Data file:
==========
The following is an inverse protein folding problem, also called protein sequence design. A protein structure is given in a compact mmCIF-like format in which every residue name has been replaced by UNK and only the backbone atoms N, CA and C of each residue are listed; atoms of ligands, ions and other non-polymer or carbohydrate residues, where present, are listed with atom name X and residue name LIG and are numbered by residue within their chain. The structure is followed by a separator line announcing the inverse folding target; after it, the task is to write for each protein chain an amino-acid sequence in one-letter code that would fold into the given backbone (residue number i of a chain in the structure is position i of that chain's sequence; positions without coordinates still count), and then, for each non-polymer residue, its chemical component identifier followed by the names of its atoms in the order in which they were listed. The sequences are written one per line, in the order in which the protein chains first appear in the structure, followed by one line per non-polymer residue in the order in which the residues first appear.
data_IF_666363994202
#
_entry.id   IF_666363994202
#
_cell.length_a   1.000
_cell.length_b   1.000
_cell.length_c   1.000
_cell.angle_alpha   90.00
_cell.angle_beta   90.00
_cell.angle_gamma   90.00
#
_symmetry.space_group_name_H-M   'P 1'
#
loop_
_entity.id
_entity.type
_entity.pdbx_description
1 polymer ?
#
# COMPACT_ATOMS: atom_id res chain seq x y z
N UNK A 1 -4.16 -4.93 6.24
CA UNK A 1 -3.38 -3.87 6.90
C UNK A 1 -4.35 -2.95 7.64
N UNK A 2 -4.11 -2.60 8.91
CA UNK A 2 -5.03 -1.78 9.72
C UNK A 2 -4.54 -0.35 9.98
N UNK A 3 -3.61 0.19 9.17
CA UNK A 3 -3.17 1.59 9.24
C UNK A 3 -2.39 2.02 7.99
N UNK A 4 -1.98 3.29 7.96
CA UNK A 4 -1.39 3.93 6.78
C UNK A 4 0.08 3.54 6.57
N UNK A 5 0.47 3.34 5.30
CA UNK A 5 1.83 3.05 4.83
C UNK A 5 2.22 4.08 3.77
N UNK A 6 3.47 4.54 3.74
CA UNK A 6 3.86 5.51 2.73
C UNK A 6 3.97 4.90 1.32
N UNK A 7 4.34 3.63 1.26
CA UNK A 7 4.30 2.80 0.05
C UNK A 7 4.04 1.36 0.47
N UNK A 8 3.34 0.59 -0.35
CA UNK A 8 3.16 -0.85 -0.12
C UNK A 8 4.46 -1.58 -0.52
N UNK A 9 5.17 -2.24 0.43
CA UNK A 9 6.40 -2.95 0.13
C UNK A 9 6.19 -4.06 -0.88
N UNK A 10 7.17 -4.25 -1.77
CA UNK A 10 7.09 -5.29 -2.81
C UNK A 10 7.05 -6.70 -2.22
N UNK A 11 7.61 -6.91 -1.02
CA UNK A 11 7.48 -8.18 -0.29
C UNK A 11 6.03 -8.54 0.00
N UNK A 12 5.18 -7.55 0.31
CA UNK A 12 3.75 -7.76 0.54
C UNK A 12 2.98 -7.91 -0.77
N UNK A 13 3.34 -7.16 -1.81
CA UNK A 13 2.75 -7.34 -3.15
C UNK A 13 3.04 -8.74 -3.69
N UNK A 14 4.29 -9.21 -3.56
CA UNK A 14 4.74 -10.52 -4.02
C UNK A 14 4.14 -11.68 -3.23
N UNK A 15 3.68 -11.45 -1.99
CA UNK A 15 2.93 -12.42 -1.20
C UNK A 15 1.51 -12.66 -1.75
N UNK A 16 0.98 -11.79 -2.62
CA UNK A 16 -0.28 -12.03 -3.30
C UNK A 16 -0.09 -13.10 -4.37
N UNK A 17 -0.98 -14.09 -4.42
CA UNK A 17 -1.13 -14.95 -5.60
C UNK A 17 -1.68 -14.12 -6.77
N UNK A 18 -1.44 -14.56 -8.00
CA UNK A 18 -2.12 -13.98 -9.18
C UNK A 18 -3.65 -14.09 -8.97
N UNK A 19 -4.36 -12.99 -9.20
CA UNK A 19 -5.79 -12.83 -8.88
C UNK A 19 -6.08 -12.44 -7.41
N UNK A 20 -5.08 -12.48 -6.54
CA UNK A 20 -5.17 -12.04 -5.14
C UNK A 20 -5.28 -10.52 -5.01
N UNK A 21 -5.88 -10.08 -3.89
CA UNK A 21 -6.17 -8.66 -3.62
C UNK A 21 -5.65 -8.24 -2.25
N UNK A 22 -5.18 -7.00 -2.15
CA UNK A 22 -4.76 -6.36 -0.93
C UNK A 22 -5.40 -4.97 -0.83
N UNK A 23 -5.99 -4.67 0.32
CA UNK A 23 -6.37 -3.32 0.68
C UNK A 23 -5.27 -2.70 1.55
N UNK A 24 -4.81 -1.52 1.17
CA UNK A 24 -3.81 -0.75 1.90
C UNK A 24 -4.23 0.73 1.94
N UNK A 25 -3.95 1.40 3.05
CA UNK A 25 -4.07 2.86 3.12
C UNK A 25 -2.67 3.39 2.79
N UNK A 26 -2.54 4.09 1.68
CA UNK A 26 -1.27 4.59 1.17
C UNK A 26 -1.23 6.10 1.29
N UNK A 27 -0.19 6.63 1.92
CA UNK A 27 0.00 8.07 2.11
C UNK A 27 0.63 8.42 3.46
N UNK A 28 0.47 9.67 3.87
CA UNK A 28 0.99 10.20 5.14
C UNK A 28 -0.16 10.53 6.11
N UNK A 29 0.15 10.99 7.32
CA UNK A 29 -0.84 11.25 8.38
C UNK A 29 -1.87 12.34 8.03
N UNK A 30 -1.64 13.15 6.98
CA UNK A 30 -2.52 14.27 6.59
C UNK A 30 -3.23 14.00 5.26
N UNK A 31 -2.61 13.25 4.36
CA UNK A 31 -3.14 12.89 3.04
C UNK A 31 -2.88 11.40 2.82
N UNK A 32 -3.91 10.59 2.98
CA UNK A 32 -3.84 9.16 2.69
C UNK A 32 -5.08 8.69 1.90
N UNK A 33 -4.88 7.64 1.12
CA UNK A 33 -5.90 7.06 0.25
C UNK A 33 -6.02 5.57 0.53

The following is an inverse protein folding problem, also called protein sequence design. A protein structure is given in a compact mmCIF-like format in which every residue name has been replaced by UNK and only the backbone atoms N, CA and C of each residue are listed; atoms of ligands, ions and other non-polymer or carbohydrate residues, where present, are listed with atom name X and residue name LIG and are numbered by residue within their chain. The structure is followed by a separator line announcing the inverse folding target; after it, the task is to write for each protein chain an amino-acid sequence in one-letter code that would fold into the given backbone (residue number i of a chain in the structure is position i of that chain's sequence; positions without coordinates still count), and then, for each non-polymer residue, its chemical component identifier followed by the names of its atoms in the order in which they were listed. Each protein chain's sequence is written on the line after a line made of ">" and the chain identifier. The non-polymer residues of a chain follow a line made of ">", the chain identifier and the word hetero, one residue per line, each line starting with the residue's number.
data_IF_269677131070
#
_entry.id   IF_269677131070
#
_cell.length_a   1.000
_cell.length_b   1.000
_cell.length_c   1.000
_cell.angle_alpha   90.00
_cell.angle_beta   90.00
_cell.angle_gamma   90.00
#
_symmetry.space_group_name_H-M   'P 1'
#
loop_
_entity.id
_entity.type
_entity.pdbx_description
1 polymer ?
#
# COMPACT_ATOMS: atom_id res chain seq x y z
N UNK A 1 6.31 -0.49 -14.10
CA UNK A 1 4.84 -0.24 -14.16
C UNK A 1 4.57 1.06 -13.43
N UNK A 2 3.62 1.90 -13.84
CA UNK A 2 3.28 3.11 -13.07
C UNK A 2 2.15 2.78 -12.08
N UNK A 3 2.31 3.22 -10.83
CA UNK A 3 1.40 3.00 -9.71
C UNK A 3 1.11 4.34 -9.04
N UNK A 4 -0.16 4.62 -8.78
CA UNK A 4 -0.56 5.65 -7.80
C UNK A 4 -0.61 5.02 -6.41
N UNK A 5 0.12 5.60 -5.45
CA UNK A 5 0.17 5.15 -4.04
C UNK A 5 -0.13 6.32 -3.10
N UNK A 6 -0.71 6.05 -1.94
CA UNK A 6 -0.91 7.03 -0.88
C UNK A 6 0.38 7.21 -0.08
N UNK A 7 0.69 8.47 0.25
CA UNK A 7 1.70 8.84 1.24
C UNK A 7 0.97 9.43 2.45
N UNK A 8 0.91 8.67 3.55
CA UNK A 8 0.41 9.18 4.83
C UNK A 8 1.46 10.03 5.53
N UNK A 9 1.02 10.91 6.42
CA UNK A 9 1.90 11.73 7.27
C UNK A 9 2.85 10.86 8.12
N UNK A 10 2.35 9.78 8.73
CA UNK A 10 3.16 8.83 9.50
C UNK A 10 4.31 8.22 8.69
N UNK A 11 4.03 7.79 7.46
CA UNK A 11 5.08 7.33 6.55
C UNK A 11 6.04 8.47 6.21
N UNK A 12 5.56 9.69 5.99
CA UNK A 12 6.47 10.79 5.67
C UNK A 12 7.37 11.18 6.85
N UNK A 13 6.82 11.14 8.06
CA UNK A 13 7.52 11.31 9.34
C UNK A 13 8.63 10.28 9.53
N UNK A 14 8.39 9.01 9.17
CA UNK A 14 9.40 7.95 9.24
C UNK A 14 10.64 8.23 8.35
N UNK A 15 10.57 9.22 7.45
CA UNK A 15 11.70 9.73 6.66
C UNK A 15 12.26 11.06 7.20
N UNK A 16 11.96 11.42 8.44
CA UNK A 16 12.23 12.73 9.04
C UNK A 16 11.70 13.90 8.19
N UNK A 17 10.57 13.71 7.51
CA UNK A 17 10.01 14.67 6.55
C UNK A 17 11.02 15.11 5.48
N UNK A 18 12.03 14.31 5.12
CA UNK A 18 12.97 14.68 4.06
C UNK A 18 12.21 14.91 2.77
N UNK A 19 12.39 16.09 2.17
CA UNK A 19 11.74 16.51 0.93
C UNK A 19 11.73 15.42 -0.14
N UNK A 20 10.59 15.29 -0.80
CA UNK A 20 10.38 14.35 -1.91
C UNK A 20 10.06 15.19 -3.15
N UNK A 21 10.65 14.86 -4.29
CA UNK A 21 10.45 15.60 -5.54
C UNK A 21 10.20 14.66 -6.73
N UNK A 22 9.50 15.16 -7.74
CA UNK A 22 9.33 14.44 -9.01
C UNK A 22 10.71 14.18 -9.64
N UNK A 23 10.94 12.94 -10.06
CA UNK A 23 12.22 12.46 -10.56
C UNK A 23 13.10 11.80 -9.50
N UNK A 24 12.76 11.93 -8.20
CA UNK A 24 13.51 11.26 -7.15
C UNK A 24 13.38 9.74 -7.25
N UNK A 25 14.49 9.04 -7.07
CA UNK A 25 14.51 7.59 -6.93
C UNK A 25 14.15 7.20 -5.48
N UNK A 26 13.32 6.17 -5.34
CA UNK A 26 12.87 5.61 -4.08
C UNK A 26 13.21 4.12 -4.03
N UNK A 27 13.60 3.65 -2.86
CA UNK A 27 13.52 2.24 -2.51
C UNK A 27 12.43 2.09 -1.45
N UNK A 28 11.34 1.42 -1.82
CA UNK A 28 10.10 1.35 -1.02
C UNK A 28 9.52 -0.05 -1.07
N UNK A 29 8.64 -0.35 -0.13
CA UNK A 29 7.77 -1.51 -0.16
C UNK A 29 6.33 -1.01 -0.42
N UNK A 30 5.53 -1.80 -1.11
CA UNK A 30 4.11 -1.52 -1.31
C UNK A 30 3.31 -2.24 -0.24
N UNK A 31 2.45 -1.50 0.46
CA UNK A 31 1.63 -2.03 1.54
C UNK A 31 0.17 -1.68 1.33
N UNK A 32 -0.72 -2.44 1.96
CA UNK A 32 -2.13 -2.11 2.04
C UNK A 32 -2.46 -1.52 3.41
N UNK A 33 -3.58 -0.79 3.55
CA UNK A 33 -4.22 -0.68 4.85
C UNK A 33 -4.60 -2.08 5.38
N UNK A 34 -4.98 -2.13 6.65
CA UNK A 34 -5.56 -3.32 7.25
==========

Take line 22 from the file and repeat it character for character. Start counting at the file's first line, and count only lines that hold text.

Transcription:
N UNK A 1 -4.16 -4.93 6.24